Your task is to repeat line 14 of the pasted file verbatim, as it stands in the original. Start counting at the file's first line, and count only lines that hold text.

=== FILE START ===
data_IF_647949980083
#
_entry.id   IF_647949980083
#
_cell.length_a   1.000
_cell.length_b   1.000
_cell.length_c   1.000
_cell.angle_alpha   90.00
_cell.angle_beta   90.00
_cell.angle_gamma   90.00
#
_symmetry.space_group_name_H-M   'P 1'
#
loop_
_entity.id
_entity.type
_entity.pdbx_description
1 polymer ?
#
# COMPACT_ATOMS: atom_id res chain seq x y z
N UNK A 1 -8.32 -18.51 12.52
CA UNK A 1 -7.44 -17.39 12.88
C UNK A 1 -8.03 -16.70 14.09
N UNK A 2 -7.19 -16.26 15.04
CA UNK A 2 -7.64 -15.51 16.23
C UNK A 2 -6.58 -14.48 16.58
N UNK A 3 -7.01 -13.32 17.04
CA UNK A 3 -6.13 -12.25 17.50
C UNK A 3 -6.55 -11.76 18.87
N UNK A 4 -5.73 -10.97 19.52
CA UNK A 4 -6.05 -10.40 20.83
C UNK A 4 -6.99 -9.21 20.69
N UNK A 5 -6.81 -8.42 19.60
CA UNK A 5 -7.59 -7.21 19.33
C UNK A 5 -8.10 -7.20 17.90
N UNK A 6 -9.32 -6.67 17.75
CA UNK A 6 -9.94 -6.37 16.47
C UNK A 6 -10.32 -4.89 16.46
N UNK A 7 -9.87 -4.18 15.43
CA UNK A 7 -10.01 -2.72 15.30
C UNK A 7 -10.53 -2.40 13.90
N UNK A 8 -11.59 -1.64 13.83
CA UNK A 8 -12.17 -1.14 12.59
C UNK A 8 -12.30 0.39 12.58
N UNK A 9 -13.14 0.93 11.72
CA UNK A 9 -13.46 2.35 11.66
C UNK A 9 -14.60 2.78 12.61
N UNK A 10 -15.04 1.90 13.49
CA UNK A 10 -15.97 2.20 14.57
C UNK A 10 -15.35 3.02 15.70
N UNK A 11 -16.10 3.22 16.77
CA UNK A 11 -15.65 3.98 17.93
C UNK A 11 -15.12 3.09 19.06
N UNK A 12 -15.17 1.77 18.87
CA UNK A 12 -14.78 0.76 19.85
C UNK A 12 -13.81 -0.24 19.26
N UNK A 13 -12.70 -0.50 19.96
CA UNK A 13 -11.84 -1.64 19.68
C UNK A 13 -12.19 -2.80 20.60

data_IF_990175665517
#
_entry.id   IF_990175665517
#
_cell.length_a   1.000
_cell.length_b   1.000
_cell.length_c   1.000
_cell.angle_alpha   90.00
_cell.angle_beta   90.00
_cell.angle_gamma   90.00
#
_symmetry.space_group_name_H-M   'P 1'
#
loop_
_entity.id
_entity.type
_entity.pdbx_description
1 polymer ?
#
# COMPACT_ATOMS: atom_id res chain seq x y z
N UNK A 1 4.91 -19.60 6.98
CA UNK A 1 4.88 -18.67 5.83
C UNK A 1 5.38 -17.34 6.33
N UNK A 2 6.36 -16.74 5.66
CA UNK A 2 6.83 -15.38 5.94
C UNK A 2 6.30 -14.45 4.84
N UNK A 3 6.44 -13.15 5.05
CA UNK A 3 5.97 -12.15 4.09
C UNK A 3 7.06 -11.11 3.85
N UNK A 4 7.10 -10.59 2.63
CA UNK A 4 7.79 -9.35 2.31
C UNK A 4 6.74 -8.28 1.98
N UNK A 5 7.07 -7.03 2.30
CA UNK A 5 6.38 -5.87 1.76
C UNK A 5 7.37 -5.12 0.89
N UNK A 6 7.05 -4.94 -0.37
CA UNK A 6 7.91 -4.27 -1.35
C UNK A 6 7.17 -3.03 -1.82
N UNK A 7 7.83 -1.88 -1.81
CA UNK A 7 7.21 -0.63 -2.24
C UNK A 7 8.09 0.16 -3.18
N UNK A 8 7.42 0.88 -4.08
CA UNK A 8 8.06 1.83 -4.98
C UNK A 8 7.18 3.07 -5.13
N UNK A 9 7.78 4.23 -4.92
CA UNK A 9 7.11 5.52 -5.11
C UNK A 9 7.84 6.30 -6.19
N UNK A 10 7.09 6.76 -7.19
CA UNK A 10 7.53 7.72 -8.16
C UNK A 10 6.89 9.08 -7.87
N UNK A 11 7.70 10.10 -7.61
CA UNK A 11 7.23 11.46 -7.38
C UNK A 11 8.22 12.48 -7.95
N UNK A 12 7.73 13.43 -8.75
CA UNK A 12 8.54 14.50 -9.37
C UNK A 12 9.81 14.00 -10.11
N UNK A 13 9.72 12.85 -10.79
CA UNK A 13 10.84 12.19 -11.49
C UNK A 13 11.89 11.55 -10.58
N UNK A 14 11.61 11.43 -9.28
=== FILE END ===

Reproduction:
loop_